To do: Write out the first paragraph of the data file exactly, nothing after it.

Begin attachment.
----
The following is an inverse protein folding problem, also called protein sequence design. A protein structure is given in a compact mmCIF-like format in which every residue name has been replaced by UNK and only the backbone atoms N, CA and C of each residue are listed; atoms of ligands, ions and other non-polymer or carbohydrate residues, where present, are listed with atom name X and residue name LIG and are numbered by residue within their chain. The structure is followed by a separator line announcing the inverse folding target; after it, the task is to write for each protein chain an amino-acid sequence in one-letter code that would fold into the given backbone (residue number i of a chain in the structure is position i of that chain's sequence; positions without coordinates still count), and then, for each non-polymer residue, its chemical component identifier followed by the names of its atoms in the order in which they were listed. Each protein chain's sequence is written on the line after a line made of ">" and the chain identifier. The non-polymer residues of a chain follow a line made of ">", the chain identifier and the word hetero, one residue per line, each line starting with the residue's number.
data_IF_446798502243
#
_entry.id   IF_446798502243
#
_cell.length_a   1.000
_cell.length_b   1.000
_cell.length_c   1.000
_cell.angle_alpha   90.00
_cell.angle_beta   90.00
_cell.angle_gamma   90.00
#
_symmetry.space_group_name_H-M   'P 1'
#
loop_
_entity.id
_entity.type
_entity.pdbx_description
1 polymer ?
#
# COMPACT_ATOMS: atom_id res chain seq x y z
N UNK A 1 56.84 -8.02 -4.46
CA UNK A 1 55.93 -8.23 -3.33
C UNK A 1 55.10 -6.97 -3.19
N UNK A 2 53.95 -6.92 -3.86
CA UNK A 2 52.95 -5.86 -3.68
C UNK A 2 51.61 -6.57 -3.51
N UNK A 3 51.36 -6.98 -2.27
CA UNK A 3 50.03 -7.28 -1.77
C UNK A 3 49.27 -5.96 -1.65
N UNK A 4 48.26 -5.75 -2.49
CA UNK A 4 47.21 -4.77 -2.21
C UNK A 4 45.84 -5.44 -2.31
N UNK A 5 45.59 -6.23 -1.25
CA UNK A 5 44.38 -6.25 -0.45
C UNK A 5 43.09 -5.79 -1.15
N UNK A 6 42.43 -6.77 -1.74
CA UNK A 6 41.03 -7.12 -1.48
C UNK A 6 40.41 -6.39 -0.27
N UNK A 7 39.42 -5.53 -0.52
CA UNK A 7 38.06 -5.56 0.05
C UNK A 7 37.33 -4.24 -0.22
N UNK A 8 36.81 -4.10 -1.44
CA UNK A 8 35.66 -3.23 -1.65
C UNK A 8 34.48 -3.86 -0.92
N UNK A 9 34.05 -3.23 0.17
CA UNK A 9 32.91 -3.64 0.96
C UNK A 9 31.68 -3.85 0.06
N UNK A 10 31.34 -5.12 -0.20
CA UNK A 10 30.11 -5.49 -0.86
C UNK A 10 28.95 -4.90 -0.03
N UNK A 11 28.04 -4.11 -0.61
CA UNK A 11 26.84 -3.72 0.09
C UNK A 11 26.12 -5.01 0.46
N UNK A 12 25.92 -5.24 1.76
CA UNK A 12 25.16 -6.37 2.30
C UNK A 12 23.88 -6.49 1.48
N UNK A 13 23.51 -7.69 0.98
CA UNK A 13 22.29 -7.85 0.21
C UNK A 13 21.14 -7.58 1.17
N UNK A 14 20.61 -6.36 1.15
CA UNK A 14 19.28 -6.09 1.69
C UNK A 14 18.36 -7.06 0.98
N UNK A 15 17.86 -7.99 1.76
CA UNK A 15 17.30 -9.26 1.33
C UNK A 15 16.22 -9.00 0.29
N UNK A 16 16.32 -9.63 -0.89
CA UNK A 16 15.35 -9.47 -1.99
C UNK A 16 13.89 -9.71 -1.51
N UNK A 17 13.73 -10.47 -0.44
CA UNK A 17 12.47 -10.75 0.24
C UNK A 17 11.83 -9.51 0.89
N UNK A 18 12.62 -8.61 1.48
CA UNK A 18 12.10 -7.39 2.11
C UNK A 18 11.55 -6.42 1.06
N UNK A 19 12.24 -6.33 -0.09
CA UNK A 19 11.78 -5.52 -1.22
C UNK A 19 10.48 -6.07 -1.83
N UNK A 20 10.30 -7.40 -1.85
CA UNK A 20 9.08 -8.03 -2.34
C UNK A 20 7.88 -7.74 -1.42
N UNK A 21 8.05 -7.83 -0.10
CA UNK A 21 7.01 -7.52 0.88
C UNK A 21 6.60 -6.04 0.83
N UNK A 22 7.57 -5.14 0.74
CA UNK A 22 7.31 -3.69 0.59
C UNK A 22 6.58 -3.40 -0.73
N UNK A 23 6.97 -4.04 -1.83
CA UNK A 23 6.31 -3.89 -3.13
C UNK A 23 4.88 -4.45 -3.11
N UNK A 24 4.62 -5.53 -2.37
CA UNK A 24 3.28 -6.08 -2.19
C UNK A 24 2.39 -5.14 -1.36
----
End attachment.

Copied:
The following is an inverse protein folding problem, also called protein sequence design. A protein structure is given in a compact mmCIF-like format in which every residue name has been replaced by UNK and only the backbone atoms N, CA and C of each residue are listed; atoms of ligands, ions and other non-polymer or carbohydrate residues, where present, are listed with atom name X and residue name LIG and are numbered by residue within their chain. The structure is followed by a separator line announcing the inverse folding target; after it, the task is to write for each protein chain an amino-acid sequence in one-letter code that would fold into the given backbone (residue number i of a chain in the structure is position i of that chain's sequence; positions without coordinates still count), and then, for each non-polymer residue, its chemical component identifier followed by the names of its atoms in the order in which they were listed. Each protein chain's sequence is written on the line after a line made of ">" and the chain identifier. The non-polymer residues of a chain follow a line made of ">", the chain identifier and the word hetero, one residue per line, each line starting with the residue's number.